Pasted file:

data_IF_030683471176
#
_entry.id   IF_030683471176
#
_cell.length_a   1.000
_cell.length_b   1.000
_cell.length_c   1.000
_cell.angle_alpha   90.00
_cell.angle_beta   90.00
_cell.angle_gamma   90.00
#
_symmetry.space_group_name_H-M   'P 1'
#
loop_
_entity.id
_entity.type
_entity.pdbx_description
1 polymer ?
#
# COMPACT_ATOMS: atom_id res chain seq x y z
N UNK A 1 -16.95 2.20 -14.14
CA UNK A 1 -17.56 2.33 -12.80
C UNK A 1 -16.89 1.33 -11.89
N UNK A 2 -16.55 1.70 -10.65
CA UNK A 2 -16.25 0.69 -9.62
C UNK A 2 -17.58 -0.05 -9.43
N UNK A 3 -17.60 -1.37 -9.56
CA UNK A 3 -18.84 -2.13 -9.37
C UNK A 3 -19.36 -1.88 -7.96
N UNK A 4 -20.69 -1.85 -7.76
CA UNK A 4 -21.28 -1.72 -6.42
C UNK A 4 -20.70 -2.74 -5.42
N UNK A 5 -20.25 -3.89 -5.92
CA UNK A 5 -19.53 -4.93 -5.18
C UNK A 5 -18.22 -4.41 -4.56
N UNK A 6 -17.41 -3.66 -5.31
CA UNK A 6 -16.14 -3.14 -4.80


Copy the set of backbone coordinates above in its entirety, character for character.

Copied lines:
data_IF_030683471176
#
_entry.id   IF_030683471176
#
_cell.length_a   1.000
_cell.length_b   1.000
_cell.length_c   1.000
_cell.angle_alpha   90.00
_cell.angle_beta   90.00
_cell.angle_gamma   90.00
#
_symmetry.space_group_name_H-M   'P 1'
#
loop_
_entity.id
_entity.type
_entity.pdbx_description
1 polymer ?
#
# COMPACT_ATOMS: atom_id res chain seq x y z
N UNK A 1 -16.95 2.20 -14.14
CA UNK A 1 -17.56 2.33 -12.80
C UNK A 1 -16.89 1.33 -11.89
N UNK A 2 -16.55 1.70 -10.65
CA UNK A 2 -16.25 0.69 -9.62
C UNK A 2 -17.58 -0.05 -9.43
N UNK A 3 -17.60 -1.37 -9.56
CA UNK A 3 -18.84 -2.13 -9.37
C UNK A 3 -19.36 -1.88 -7.96
N UNK A 4 -20.69 -1.85 -7.76
CA UNK A 4 -21.28 -1.72 -6.42
C UNK A 4 -20.70 -2.74 -5.42
N UNK A 5 -20.25 -3.89 -5.92
CA UNK A 5 -19.53 -4.93 -5.18
C UNK A 5 -18.22 -4.41 -4.56
N UNK A 6 -17.41 -3.66 -5.31
CA UNK A 6 -16.14 -3.14 -4.80